Stories about: Innovation

Six technologies we backed in 2017

Boston Children's Hospital technology

Boston Children’s Hospital’s Technology Development Fund (TDF) to designed to transform early-stage academic technologies into validated, high-impact opportunities for licensees and investors. Since 2009, the hospital has committed $7.6 million to support 76 promising technologies, from therapeutics, diagnostics, medical devices and vaccines to regenerative medicine and healthcare IT projects. The TDF also assists with strategic planning, intellectual property protection, regulatory requirements and business models. Investigators can access mentors, product development experts and technical support through a network of contract research organizations, development partners and industry advisors.

Eight startup companies have spun out since TDF’s creation, receiving $82.4 million in seed funding. They include Affinivax, a vaccine company started with $4 million from the Gates Foundation, and Epidemico, a population health-tracking company acquired by Booz Allen Hamilton. TDF has also launched more than 20 partnerships, received $26 million in follow-on government and foundation funding and generated $4.45 million in licensing revenue.

Here are the projects TDF awarded in 2017, with grants totaling $650,000:

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2017 pediatric biomedical advances at Boston Children’s Hospital: Our top 10 picks

New tools and technologies fueled biomedicine to great heights in 2017. Here are just a few of our top picks. All are great examples of research informing better care for children (and adults).

1. Gene therapy arrives

(Katherine C. Cohen)

In 2017, gene therapy solidly shed the stigma of Jesse Gelsinger’s 1999 death with the development of safer protocols and delivery vectors. Though each disease must navigate its own technical and regulatory path to gene therapy, the number of clinical trials is mounting worldwide, with seven gene therapy trials now recruiting at Dana-Farber/Boston Children’s Cancer and Blood Disorders Center. In August, the first gene therapy won FDA approval: CAR T-cell therapy for pediatric acute lymphoblastic leukemia.

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Giving young organ transplant recipients a mobile reminder that might save their lives

Flow chart showing how the medication adherence app interacts with patients and a near-field-communication-enabled pillboxIn the U.S., more than 1,700 children receive organ transplants each year. Following transplantation, they must take immunosuppressants and steroids to protect their transplanted organ from being attacked by their own immune system.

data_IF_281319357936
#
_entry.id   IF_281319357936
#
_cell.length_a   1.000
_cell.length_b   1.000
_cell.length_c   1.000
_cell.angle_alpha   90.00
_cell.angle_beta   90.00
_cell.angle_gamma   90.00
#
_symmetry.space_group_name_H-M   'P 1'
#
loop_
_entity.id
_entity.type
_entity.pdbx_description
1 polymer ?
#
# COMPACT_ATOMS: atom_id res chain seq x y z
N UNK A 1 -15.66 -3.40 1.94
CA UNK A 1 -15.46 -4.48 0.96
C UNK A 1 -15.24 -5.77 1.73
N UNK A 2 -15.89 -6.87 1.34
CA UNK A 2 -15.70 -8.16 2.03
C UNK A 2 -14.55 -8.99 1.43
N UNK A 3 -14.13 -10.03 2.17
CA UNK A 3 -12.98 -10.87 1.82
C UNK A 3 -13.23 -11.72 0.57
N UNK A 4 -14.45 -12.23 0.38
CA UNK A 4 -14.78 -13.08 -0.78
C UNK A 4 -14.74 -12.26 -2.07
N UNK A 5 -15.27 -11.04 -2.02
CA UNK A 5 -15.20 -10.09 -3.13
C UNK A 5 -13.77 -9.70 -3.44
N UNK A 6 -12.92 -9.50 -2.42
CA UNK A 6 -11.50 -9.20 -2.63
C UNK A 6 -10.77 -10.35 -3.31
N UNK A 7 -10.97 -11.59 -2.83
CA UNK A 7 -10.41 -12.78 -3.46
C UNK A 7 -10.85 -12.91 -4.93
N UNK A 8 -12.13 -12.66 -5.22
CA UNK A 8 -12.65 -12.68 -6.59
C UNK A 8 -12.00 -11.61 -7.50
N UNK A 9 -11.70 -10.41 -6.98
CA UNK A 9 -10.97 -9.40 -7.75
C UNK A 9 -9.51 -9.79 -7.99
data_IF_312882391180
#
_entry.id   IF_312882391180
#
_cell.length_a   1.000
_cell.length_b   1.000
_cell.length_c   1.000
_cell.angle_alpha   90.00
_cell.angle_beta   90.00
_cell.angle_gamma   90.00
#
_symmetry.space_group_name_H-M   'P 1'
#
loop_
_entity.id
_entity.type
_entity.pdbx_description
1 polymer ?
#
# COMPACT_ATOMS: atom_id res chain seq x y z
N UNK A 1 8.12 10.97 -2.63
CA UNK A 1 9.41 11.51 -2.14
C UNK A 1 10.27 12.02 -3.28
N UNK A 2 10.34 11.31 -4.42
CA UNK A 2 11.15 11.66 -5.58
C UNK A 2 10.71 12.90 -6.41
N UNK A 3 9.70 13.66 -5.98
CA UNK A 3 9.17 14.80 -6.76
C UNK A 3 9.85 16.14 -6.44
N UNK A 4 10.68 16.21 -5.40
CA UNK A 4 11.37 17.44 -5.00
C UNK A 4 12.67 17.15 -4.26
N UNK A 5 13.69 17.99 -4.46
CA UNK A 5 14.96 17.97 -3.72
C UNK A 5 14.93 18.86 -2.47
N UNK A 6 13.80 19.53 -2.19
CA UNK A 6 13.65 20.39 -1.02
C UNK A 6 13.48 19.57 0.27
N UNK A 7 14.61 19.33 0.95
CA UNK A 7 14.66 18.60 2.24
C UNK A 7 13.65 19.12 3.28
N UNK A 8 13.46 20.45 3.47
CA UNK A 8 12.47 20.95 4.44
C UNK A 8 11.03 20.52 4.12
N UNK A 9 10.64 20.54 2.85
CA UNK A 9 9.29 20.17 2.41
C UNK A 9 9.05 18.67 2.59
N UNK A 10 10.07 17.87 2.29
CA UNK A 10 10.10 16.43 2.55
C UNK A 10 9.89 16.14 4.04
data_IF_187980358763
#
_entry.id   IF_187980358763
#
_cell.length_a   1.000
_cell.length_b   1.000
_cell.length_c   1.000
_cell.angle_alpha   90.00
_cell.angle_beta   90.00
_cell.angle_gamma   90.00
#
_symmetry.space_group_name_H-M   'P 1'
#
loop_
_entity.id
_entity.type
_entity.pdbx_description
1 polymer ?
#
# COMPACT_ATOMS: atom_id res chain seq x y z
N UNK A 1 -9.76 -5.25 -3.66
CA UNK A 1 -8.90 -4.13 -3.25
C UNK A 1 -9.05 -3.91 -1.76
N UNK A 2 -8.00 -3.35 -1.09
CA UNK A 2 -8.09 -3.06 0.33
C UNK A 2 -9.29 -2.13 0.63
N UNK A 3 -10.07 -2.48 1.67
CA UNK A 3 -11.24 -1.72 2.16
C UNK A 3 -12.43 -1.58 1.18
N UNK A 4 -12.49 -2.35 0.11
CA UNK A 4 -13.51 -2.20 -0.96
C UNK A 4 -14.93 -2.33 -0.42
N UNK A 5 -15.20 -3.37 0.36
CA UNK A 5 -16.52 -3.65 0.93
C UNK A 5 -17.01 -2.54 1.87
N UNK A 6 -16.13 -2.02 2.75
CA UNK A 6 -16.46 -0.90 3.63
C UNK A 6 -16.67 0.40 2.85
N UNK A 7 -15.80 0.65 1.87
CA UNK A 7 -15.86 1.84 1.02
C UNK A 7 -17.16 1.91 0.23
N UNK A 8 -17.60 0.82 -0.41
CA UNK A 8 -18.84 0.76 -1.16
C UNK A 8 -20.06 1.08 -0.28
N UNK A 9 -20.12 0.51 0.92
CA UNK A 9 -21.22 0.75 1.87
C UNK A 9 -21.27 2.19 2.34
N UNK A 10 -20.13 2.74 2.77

But transplant teams know that kids are 60 percent more likely than adults to struggle with keeping a strict medication schedule. That puts the longevity of donated organs — and the lives of organ recipients — at unnecessary risk.

This challenge inspired a team of pediatric transplant experts at the Boston Children’s Hospital to develop a mobile application for smartphones that could serve as a portable reminder and a resource to support medication adherence.

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Bypassing a narrowed midaorta with a living, growing graft

Midaortic syndrome is marked by narrowing of the middle section of the aorta.

By the time he arrived at Boston Children’s Hospital, the 6-month-old boy was near death from midaortic syndrome — a rare but life-threatening condition marked by narrowing of the middle section of the aorta, the largest artery in the body. It had left him with severe hypertension, acute kidney injury and heart failure. As cardiologists worked to stabilize him, the surgical team weighed the options.

With diminished blood flow to the chest, abdomen and lower limbs, a significant number of people with untreated midaortic syndrome die from complications by age 40. The condition can be treated surgically, traditionally with a prosthetic graft made from synthetic material to perform an aortic bypass. But synthetic grafts can pose a number of challenges in children.

“Synthetic grafts don’t grow with the patient, which means that multiple surgeries may be necessary through the years to ensure appropriate graft size,” explains nephrologist Michael Ferguson, MD, who was a member of this patient’s care team. “Artificial grafts also carry a higher risk of thrombosis and infection.”

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A “half-hearted” solution to one-sided heart failure

Illustration showing how the system supports a failing right ventricle
Illustration showing sectional view of a heart with the soft robotic system helping to draw blood into (left) and pump blood out (right) of the heart’s right ventricle.

Soft robotic actuators, which are pneumatic artificial muscles designed and programmed to perform lifelike motions, have recently emerged as an attractive alternative to more rigid components that have conventionally been used in biomedical devices. In fact, earlier this year, a Boston Children’s Hospital team revealed a proof-of-concept soft robotic sleeve that could support the function of a failing heart.

Despite this promising innovation, the team recognized that many pediatric heart patients have more one-sided congenital heart conditions. These patients are not experiencing failure of the entire heart — instead, congenital conditions have caused disease in either the heart’s right or left ventricle, but not both.

Read our Vector story on the soft robotic heart sleeve that mimics cardiac muscles.

“We set out to develop new technology that would help one diseased ventricle, when the patient is in isolated left or right heart failure, pull blood into the chamber and then effectively pump it into the circulatory system,” says Nikolay Vasilyev, MD, a researcher in cardiac surgery at Boston Children’s.